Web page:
She smiles and shrugs, turning over a plantain. “Anyway, I can’t envy anyone. My customers always come back.” She picks up a stick and pokes at the coal.
I know I will always come back. She’s sassy and witty. And she’s my friend.
At 9:30 a.m, Dodzi has already roasted wedges of plantain arranged in a pyramid, the thin ends converging upwards. Her face glistens with sweat. She perches on the table that supports the rusty enamel pot of smoldering charcoal, using tongs to turn over the plantains. Usually her eyes hold a sardonic grin but when she sees me slow down in my car, she breaks into delight, displaying even teeth I envy.
I pull over. She jumps down to come for my order, but I wave her back, motioning I’m getting out. Before my car arrived from America, I used to walk to her plantain stand, taking my time to point out which ones I wanted, sometimes eating there. Now, I’ve become one of those enclosed in an air-conditioned car, waiting for a seller to approach my window and fill my order before driving off. I’ve missed the leisure of relating.
Dodzi says something in Ewe to her younger helper and they both smile. I suspect she said I’ve come to visit this time. My purse slung over my shoulder, I cross the gutter and make my way to the bench behind her roofed stand. We exchange greetings. She’s well; I’m well. I sigh with contentment. The breeze is so tingly.
I’ve thought of writing about her and even prepared questions on my phone but have never found the time. Now I ask her if I can take her picture and probe into her business. She rolls her eyes and snorts. “People are always coming to ask us questions. Newspaper people, Legon students, asking all sorts of questions. We don’t know what they want with us.” She darts a suspicious look at me. “What are you going to do with my picture?”
“I want to write a blog about you,” I say.
“What is a blog?” She throws her hands up, shaking her head. “I don’t want trouble!”
“Oh, just an online article. Something I write for fun.” She’s still suspicious, so I pull out my phone and open my blog. “See?”
Somehow, she gets the idea that it’s only in America and relaxes, flipping plantains over. I feel a smidgen of guilt for not telling her I have readers the world over.
“Should I give you the usual?” she asks.
“Yes,” I say. “Two cedis, and one-cedi groundnuts.” In the glove compartment of my car, some nuts from the previous day nestle in their clear plastic envelope the size of a deck of cards, but I want to give her business. She hands me two hot plantains wrapped in paper. They are just the way I like them: not too ripe. I settle down to munch and talk, looking round me. I’m not sure how to proceed. The questions I’ve prepared suddenly seem artificial:
How much do you make in a day?
Enough, she answers without looking at me. She has no time for that kind of silliness. A suited customer awaits in a car. She rushes to the window to take his order, then she serves him, wrapping four cuts of plantains in paper before slipping all into a blue plastic bag. After delivery, she smiles at the man and waves him off.
“You still serve in plastic?” I ask when she returns to her perch on the table.
She sighs. “Yes, I told you before, they won’t take the plantains without plastic. I hear on the radio; they tell us plastic with hot food is dangerous, but if I don’t give them plastic, they ask me if I take them for bush people. Look at them, educated people wearing suits in their cars and they want plastic. What can I do? I have to serve them in plastic or they will go to someone else. I wish they were like you. It would save me money. I have to buy these plastic bags that might kill my customers.” Her smile is bitter, sardonic again.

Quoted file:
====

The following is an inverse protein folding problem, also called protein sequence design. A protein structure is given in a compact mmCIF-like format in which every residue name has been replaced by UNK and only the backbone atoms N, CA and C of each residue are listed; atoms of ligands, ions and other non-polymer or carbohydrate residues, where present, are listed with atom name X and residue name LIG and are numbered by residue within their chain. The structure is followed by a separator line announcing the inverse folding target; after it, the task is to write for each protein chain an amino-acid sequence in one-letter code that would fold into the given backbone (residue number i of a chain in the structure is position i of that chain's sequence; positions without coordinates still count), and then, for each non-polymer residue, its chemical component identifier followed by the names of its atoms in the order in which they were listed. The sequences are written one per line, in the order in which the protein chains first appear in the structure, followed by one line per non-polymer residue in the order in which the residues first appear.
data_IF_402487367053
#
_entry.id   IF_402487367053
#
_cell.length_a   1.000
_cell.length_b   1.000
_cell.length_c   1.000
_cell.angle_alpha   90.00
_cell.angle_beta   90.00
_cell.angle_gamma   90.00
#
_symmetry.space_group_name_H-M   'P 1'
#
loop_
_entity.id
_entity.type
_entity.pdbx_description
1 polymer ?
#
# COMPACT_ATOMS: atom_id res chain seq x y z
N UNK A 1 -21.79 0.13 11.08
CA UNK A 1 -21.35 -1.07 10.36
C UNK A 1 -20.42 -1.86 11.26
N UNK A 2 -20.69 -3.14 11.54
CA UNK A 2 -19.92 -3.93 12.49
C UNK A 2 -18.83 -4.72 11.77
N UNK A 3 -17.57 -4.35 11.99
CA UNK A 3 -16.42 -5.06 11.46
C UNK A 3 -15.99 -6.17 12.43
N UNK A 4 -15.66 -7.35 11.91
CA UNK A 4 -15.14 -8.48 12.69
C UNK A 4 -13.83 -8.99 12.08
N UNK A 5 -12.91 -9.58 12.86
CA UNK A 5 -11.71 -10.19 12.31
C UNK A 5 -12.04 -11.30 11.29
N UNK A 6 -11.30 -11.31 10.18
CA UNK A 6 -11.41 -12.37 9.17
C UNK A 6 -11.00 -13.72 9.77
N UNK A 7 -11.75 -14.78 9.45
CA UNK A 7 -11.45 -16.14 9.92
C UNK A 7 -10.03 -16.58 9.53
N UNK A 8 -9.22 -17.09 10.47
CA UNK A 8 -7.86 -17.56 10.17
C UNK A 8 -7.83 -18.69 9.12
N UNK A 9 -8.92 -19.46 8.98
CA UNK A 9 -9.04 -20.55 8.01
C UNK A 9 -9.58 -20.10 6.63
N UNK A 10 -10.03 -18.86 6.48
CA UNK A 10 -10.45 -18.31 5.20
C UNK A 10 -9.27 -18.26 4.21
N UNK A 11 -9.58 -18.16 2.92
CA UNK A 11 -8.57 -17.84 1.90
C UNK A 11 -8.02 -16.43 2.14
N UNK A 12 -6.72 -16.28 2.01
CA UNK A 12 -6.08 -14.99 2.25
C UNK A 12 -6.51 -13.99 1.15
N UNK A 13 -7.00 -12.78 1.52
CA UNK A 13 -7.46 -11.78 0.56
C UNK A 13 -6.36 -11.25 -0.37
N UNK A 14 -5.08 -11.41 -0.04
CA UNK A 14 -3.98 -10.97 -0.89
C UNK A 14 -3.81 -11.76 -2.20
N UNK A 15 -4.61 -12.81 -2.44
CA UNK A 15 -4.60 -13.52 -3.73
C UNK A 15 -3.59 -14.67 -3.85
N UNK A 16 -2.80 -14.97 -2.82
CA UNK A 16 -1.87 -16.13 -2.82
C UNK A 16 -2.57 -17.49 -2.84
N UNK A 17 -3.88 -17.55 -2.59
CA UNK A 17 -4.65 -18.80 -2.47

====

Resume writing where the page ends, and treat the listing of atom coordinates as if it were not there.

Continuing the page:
As she’s talking, a friend of hers from the other side dodges the Lagos Avenue traffic and dashes over, smiling at me. “Ei, Mommy, you have come to visit us again.”
I give her a half smile. Mommy. It’s a politeness thing that makes me feel ancient. I loathe it.
“Ei, is that your car?” she asks. “I remember you complaining about dusty taxis, haha.”
“She’s complaining about plastic again,” Dodzi says, wiping her hands in her blue apron.
“Hmm, Mommy, as for die, we will all die. It’s in God’s hands.”
“That’s what’s wrong with this country,” I say with heat. “We take no responsibility for our lives. We say, Oh, God is in control, so we don’t need to change our toxic behavior, we don’t need to take care of ourselves!”
“That’s why we go to church,” the friend says. “When it’s your time to die, you die. But you go to heaven.”
I snort. “Yeah, church is fine, that’s why pastors have so much power. People are so full of “God is in control” that pastors are the ones in control. No wonder they take people’s money and impregnate their women.”
The friend gives me a tolerant smile and turns to Dodzi, but Dodzi smiles contemptuously.
“Sister, I agree with you,” she says. “Let me tell you, I know this pastor. He prays for women who can’t have children and when the children are born they all look like him, ha! He fucks the women, that’s what. I am no fool. I know what is going on, but people are afraid of pastors so men let them chop their wives, ha!” Her laughter is full of scorn.
I’m impressed. Usually the not so educated aren’t this irreverent. As we’re talking, her younger helper sweeps around us. I’m about to ask Dodzi more questions about pastors when I notice her starting a fire about ten yards from us.
I turn to Dodzi, pointing. “Is she burning the rubbish?”
“Yes.” She goes on flipping plantains, the perfect arches of her brows serene. She squeezes a plantain to see if it’s cooked through, then wipes her hand on her apron. A customer awaits. She serves quickly, asking the lady to have a nice day.
I eye the gray smoke rising into the air, then I note that on a long table near us, sachets of pure water are stacked in an ice cooler, as well as soda.